lv-ldz-2te10m-salaspils-010417-full.jpg

In addition to the 2M62 also the Russian model 2TE10 is quite common in Latvia. This one is a version 2TE10M, a twelve axle monster built in Luhansk, eastern Ukraine since 1981 in over 2400 copies. These machines one can find (with some luck) in Russia, Belarus, Ukraine and Latvia, but nowhere else. Top speed is 100 km/h. Picture at Salaspils station 1.4.2017 by Ilkka Siissalo.

lv-ldz-2te10m-salaspils-010417-pic2-full.jpg

It's like an earthquake when you stand close by. A Latvian state railways LDZ class 2TE10M rumbling past. Picture at Salaspils station 1.4.2017 by Ilkka Siissalo.

lv-ldz-2te116-salaspils-010417-full.jpg

The 2TE116 model is currently the most modern cargo locomotive - with the exception of some modernised shunter machines - and still a very short time ago LDZ didn't have any of these. It also was - and still is - produced in Luhansk, eastern Ukraine. The machine weighs a mighty 272 tons. Picture 1.4.2017 at Salaspils by Ilkka Siissalo.

lv-ldz-2te116-salaspils-010417-pic2-full.jpg

Another picture of the same 2TE116 as above. Picture 1.4.2017 at Salaspils by Ilkka Siissalo.

lv-ldz-2te116-salaspils-010417-pic3-full.jpg

Still another picture of the same 2TE116 as above. It is registered to the company "LDZ Ritošā sastāva serviss" which is a daughter company of the Latvian state railways LDZ. Picture 1.4.2017 at Salaspils by Ilkka Siissalo.

lv-ldz-2te116-salaspils-010417-pic4-full.jpg

Another 2TE116, it also registered to the company "LDZ Ritošā sastāva serviss". Picture 1.4.2017 at Salaspils by Ilkka Siissalo.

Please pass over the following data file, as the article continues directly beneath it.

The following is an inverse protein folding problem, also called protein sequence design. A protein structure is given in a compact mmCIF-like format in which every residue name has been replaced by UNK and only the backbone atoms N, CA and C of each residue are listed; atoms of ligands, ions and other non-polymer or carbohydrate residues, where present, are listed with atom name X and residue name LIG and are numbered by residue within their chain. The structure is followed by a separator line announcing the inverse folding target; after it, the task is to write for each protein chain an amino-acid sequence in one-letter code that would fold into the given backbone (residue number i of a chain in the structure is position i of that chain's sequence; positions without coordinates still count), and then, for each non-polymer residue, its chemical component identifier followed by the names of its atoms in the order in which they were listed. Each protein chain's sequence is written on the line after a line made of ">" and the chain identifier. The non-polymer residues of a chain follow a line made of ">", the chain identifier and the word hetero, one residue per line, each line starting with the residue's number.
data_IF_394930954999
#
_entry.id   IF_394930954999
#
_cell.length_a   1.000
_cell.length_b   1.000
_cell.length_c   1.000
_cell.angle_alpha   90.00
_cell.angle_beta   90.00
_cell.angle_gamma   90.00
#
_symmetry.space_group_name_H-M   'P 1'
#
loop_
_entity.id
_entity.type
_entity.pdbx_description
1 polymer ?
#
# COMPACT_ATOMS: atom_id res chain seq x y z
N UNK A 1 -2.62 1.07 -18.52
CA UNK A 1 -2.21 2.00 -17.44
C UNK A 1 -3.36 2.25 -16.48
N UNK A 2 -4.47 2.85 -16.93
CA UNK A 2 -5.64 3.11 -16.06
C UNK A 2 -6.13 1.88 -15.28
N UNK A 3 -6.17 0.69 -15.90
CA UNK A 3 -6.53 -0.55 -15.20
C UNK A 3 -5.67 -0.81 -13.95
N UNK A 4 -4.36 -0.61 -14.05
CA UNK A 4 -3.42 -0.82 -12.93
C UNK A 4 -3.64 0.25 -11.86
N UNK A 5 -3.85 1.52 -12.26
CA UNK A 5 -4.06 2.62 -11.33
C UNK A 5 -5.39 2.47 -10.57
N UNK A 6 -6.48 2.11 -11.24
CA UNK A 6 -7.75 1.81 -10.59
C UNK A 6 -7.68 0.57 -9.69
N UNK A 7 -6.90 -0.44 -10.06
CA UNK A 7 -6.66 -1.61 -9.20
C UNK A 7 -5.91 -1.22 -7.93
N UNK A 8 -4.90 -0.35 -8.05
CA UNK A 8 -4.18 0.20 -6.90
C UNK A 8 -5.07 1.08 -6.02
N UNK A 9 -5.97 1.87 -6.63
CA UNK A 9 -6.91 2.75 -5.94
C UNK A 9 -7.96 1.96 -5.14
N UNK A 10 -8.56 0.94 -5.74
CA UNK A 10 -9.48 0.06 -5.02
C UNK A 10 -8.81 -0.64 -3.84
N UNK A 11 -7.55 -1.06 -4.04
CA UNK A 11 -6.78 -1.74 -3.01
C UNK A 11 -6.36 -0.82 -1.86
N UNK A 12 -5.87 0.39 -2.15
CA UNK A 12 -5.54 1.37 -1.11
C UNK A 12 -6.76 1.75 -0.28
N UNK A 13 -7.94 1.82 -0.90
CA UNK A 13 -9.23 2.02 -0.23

lv-ldz-2te116-salaspils-010417-pic5-full.jpg

Another picture of the same 2TE116 locomotive as above. Picture 1.4.2017 at Salaspils by Ilkka Siissalo.

lv-ldz-2te116-salaspils-010417-pic6-full.jpg

The train that the 2TE116 pictured above was hauling was loaded with ore wagons of the company "URALCHEM", which produces for example fertilizers. These locomotives can pull extremely heavy trains. Picture 1.4.2017 at Salaspils by Ilkka Siissalo.

lv-ldz-chme3-riga-250908-full.jpg

An old but repainted ChME-3 switcher working near the harbour of Riga. Picture 25.9.2008 by Ilkka Siissalo.

lv-ldz-chme3-gulbene-250908-full.jpg

Another ChME-3 in Gulbene. Note how it is typical for the Latvian state railways still to have the locomotive types painted on the sides of the locomotives in Russian cyrillic texts only. Picture in Gulbene 25.9.2008 by Ilkka Siissalo.

lv-skinest-2te116-skriveri-250615-full.jpg

There is very little private cargo train traffic in Latvia, but here is one example: This is a 2TE116 locomotive owned by the private company Skinest Rail pulling a long rake of Russian crude oil wagons. Picture at Skriveri station 25.6.2015 by Ilkka Siissalo.

lv-skinest-2te116-skriveri-250615-pic2-full.jpg

The same train as above, but here getting closer. Picture at Skriveri station 25.6.2015 by Ilkka Siissalo.

lv-skinest-2te116-skriveri-250615-pic3-full.jpg

Still the same train, now rolling past the photographer. Picture at Skriveri station 25.6.2015 by Ilkka Siissalo.
Back to main page.